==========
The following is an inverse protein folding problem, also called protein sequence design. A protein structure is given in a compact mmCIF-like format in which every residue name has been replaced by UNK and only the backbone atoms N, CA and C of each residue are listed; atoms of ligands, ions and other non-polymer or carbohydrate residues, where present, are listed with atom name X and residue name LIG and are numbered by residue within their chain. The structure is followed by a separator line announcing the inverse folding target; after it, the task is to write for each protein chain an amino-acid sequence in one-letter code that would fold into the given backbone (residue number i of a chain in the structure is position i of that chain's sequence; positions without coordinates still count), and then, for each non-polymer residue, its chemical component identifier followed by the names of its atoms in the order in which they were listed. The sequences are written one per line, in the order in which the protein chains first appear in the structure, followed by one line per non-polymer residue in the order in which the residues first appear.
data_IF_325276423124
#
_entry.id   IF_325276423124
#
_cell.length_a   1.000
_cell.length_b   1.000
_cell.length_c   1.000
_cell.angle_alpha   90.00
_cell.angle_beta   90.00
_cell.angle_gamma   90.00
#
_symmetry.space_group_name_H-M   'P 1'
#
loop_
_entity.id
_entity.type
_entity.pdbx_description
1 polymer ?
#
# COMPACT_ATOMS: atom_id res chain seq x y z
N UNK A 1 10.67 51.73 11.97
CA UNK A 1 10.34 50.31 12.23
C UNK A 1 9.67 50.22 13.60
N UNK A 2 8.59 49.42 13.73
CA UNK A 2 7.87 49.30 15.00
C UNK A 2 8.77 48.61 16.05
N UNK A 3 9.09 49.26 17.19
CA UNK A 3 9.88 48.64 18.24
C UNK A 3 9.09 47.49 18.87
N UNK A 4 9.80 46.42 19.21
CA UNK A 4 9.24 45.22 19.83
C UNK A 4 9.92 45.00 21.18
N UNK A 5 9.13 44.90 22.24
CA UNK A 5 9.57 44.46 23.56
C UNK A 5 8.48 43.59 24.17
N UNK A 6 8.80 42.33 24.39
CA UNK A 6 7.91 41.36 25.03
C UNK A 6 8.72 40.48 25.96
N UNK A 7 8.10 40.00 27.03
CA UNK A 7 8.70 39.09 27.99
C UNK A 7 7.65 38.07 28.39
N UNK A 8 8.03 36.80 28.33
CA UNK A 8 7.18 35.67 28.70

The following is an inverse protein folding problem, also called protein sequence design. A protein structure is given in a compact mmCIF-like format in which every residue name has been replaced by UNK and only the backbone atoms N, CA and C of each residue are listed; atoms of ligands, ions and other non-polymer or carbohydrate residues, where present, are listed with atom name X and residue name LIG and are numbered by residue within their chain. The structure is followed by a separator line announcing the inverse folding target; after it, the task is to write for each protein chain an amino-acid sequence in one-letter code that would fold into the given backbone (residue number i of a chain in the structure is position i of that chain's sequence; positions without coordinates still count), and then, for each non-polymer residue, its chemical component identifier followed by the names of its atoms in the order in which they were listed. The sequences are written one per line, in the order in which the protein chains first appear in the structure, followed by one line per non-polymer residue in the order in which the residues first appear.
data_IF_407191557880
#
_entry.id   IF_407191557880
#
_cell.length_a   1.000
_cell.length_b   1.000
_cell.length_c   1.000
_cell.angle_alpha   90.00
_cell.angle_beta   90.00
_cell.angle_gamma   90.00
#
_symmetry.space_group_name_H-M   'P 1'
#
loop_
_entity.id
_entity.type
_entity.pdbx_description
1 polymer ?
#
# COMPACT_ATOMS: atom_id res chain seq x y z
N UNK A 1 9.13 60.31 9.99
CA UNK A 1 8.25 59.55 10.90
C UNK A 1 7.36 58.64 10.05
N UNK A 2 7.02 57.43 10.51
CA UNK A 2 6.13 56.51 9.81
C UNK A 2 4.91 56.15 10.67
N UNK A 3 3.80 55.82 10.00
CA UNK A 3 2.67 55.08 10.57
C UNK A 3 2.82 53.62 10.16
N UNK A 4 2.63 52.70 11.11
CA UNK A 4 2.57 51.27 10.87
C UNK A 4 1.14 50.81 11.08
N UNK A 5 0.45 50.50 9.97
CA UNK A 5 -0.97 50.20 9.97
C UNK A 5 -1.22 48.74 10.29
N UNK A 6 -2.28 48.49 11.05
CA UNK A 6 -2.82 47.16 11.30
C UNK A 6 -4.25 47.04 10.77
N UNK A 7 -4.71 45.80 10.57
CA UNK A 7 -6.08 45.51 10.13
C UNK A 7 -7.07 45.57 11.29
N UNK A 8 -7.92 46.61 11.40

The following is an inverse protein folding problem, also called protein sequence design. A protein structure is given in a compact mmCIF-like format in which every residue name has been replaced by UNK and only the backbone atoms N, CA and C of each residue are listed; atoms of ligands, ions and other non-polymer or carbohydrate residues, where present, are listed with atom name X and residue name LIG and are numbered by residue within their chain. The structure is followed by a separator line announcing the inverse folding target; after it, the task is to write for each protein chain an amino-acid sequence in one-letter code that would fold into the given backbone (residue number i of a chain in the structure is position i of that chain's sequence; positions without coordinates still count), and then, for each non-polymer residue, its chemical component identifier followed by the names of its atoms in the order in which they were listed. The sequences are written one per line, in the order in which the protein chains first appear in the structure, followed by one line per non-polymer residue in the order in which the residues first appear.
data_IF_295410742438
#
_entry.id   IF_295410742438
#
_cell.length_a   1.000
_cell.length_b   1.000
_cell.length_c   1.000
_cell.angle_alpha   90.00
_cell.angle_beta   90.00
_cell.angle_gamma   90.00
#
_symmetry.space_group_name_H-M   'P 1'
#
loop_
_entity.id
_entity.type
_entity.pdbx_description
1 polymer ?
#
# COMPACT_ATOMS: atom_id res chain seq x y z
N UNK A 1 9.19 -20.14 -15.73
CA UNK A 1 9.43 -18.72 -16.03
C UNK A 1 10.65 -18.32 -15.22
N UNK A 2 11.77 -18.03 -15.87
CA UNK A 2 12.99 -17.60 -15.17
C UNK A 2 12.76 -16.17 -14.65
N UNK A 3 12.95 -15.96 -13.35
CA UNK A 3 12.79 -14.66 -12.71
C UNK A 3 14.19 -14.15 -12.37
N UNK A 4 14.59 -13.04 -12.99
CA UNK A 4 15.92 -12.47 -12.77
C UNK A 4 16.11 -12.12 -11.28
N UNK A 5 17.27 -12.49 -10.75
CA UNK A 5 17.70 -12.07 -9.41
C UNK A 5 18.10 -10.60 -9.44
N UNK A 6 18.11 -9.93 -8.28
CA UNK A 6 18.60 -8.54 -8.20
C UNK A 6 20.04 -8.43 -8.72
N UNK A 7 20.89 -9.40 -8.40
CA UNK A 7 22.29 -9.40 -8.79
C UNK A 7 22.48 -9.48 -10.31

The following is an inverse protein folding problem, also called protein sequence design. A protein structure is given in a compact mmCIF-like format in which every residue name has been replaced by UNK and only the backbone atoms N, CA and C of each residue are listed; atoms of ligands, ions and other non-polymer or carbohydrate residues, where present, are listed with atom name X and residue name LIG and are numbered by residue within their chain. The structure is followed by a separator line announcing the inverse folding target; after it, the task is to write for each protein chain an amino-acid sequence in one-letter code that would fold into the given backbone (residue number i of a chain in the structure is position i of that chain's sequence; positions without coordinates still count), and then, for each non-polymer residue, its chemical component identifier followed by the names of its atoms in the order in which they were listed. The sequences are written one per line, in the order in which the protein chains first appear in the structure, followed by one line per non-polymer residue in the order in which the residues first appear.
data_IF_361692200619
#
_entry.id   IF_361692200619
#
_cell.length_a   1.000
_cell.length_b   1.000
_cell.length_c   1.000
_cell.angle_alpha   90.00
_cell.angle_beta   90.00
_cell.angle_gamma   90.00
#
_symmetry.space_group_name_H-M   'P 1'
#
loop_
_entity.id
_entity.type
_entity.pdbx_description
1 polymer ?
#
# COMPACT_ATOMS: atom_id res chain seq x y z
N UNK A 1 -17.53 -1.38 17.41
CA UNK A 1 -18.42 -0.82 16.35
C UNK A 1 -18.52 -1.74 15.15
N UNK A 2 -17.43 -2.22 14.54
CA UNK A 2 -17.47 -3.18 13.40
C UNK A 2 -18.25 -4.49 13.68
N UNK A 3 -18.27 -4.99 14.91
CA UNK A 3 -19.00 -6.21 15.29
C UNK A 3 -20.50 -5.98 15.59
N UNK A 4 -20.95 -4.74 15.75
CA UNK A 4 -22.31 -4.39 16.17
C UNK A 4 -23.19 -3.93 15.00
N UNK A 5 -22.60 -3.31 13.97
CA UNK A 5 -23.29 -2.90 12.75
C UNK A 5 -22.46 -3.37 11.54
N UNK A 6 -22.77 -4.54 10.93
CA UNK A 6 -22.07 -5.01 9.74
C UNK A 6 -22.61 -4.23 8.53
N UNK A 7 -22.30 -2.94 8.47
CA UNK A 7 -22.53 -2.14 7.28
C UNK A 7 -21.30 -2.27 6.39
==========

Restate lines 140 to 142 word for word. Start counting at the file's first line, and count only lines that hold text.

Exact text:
_cell.angle_gamma   90.00
#
_symmetry.space_group_name_H-M   'P 1'